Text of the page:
United Way of the Lower Eastern Shore, in partnership with the Wicomico County State’s Attorney Office and Wicomico County Sheriff’s Office, recently announced the 2nd Annual Lower Shore Addiction Awareness Visual Arts Competition.
The contest is open to Middle School and High School Students in Wicomico, Worcester, Somerset and Dorchester Counties. Students must create a piece of art that expresses how drug addiction affects them personally. The Wicomico County Sheriff’s Office is providing cash prizes generated from seized drug money for 1st, 2nd, 3rd and Honorable Mentions in each county, along with support from a United Way grant.
The contest is geared toward school-aged children as part of a community-wide effort to foster awareness and promote the risks of drug use to youth.
“We are continually working on getting resources to help the addicted, but our best hope is to reach the youth, to get them to understand the dangers of using and abusing prescription opiates and how abusing pills is a pathway to heroin use,” states Wicomico County State’s Attorney, Ella Disharoon.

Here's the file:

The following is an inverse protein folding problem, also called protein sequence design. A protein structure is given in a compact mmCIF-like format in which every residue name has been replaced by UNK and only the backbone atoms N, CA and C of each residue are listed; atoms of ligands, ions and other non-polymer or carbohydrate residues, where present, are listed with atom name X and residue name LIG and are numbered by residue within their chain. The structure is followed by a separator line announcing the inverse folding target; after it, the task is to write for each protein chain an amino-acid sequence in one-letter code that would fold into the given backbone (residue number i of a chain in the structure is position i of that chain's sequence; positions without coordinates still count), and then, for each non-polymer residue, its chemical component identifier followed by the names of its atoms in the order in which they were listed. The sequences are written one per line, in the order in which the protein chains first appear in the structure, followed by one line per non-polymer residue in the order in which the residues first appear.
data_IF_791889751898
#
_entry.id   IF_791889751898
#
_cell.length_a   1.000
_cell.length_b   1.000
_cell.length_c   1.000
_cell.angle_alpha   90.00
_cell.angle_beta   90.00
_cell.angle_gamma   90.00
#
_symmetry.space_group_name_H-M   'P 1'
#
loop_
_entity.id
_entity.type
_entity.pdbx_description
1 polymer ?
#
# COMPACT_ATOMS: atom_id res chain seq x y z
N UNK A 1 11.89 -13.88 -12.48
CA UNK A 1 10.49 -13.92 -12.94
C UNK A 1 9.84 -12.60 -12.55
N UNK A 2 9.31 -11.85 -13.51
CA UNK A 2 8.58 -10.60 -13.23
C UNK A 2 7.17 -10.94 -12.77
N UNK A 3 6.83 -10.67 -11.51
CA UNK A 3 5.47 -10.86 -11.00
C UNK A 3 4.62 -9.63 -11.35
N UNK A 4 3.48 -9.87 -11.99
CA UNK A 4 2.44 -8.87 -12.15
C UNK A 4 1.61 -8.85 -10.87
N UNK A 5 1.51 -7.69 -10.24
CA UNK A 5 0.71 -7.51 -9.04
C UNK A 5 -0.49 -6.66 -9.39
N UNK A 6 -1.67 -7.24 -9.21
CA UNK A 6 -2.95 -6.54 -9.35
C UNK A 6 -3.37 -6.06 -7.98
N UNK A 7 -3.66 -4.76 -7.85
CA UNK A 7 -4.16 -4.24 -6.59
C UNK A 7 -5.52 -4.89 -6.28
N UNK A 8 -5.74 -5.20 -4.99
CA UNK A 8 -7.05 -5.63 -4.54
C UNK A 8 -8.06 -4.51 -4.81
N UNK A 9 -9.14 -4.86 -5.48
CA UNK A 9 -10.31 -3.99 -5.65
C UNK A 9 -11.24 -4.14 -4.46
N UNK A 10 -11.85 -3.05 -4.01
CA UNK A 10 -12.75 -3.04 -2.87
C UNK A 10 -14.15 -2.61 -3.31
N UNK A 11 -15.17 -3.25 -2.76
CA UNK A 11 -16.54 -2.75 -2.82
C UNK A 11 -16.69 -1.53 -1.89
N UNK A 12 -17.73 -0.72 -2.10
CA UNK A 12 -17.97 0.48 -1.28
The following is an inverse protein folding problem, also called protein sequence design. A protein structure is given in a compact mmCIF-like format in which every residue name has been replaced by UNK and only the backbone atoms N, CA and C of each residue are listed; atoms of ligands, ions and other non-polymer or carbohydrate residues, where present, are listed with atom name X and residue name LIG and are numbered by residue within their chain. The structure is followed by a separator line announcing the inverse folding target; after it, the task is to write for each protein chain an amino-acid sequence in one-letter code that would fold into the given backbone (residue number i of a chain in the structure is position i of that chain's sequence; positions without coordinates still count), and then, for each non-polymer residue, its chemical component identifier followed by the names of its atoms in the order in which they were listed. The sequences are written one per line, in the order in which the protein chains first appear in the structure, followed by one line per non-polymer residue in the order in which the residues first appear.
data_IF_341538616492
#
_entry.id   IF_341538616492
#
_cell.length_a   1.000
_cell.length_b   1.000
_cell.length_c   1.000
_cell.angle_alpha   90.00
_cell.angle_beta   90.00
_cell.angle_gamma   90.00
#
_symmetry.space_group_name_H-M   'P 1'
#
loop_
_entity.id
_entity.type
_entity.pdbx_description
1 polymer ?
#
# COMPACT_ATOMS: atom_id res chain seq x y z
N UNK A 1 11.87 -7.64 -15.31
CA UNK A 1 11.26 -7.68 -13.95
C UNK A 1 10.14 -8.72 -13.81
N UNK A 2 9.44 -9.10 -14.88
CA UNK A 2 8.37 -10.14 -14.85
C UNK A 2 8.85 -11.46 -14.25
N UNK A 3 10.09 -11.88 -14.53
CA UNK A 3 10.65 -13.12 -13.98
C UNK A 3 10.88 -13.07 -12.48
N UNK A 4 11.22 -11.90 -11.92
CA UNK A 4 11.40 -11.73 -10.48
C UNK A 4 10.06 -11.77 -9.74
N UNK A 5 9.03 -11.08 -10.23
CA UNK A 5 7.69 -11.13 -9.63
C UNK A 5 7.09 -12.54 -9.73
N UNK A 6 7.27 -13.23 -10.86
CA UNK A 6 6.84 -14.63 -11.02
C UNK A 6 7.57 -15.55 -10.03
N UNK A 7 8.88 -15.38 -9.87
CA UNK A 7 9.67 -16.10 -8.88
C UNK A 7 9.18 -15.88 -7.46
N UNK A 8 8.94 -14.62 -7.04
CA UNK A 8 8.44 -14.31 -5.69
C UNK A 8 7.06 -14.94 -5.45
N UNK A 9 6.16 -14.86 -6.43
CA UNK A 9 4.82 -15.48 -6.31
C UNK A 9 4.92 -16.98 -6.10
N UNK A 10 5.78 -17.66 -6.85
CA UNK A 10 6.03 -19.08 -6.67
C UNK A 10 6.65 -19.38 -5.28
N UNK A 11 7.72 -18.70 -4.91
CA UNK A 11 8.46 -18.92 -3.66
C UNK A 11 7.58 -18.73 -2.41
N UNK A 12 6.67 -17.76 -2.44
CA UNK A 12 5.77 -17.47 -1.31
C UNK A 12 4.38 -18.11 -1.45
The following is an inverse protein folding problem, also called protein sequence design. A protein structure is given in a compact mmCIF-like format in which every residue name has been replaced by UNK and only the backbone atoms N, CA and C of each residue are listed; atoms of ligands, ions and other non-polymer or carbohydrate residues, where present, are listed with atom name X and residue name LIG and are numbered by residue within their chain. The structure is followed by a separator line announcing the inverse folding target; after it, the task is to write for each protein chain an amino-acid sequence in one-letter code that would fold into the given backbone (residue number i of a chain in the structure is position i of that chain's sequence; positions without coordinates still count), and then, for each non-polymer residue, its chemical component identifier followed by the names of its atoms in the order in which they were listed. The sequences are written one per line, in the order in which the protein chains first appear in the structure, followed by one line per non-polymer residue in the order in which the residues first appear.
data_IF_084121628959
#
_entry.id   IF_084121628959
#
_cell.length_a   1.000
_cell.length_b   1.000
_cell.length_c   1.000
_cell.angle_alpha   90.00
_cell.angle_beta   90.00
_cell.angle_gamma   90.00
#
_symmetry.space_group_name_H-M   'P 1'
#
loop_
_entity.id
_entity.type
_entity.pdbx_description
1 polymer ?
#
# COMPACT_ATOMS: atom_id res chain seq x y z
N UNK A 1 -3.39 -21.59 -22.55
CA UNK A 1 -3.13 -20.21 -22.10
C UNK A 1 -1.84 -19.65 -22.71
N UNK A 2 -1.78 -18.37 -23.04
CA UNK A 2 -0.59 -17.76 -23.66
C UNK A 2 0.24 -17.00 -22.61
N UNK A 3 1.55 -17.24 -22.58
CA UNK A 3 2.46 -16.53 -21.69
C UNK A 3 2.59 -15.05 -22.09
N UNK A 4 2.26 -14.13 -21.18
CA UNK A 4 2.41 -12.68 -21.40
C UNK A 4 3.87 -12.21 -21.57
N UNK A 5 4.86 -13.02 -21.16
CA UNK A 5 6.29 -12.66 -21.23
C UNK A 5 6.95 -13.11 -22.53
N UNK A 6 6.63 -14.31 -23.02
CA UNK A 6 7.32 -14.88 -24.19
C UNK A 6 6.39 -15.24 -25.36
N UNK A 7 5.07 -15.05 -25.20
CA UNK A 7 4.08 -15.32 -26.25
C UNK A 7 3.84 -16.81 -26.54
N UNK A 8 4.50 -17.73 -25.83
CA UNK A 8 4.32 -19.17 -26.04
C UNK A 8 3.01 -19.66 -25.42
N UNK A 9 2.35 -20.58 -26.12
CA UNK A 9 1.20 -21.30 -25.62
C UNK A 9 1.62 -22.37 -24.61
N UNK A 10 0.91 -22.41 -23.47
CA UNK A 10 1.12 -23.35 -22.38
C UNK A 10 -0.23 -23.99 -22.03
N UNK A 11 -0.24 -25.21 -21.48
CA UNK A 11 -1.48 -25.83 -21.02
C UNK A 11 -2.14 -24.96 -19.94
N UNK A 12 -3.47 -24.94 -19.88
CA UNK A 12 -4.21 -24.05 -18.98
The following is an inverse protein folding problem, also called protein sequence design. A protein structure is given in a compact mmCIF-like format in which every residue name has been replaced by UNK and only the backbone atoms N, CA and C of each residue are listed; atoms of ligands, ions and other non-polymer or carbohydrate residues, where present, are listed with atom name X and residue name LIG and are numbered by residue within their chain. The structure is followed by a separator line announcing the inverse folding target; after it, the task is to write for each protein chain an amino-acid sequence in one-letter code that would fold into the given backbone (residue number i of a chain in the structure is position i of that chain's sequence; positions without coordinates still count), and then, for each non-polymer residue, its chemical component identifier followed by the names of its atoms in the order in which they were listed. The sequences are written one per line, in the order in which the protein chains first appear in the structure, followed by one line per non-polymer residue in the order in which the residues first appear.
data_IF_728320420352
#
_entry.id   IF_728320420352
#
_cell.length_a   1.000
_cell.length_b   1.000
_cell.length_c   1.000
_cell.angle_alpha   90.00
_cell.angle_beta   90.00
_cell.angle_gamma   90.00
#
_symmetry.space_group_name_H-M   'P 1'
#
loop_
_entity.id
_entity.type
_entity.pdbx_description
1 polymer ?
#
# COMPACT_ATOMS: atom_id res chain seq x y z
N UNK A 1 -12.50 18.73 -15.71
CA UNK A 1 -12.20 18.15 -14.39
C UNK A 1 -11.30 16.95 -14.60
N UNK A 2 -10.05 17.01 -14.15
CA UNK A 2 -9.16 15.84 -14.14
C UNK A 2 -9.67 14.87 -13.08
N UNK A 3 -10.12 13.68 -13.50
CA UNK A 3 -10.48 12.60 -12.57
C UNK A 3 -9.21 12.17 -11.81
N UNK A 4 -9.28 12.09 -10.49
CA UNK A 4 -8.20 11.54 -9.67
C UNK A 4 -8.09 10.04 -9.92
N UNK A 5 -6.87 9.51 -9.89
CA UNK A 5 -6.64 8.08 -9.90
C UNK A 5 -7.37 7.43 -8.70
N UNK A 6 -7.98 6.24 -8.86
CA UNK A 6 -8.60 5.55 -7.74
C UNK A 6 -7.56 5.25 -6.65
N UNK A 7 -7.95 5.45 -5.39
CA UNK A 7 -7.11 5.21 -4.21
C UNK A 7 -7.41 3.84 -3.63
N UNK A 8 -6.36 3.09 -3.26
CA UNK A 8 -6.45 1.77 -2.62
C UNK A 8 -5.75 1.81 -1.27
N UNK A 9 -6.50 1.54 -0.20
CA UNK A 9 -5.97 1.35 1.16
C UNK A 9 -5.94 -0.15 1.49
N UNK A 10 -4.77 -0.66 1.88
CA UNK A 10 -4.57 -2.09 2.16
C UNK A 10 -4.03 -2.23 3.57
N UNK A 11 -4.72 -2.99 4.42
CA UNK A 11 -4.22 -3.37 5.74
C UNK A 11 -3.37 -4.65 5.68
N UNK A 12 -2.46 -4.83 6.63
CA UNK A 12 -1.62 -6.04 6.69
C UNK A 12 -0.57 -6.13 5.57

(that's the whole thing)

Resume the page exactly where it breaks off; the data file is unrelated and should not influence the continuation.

She adds, “The heroin epidemic is a growing problem nationwide. In 2016 there were over 1100 heroin/opioid deaths in Maryland. In 2016 there were over 216 overdoses and 17 fatalities in our county alone. When interviewed, most of the addicted in our county tell a similar tale. The users of heroin first became addicted to prescription opiate pain medication.”
Official rules for the contest can be found at www.unitedway4us.org and on the United Way of the Lower Eastern Shore Facebook page. Deadline for art submission is April 1st and winning artwork will be displayed with an awards reception at Downtown Salisbury 3rd Friday on May 19th.
About United Way of the Lower Eastern Shore:
Now in its 73rd year, United Way of the Lower Eastern Shore continues to be the largest non-governmental source of funding for 74 critical programs in Wicomico, Worcester, Somerset and Dorchester Counties. United Way helps Eastern Shore residents obtain Educational Success by reducing the achievement gap between low and middle income students, Financial Stability by advancing the economic security of families and individuals in our community, and Good Health by improving access to and awareness of local health and wellness services. In 2016, United Way provided nearly $1.4 million to community programs and helped to change the lives of over 77,000 individuals. For more information, visit www.unitedway4us.org.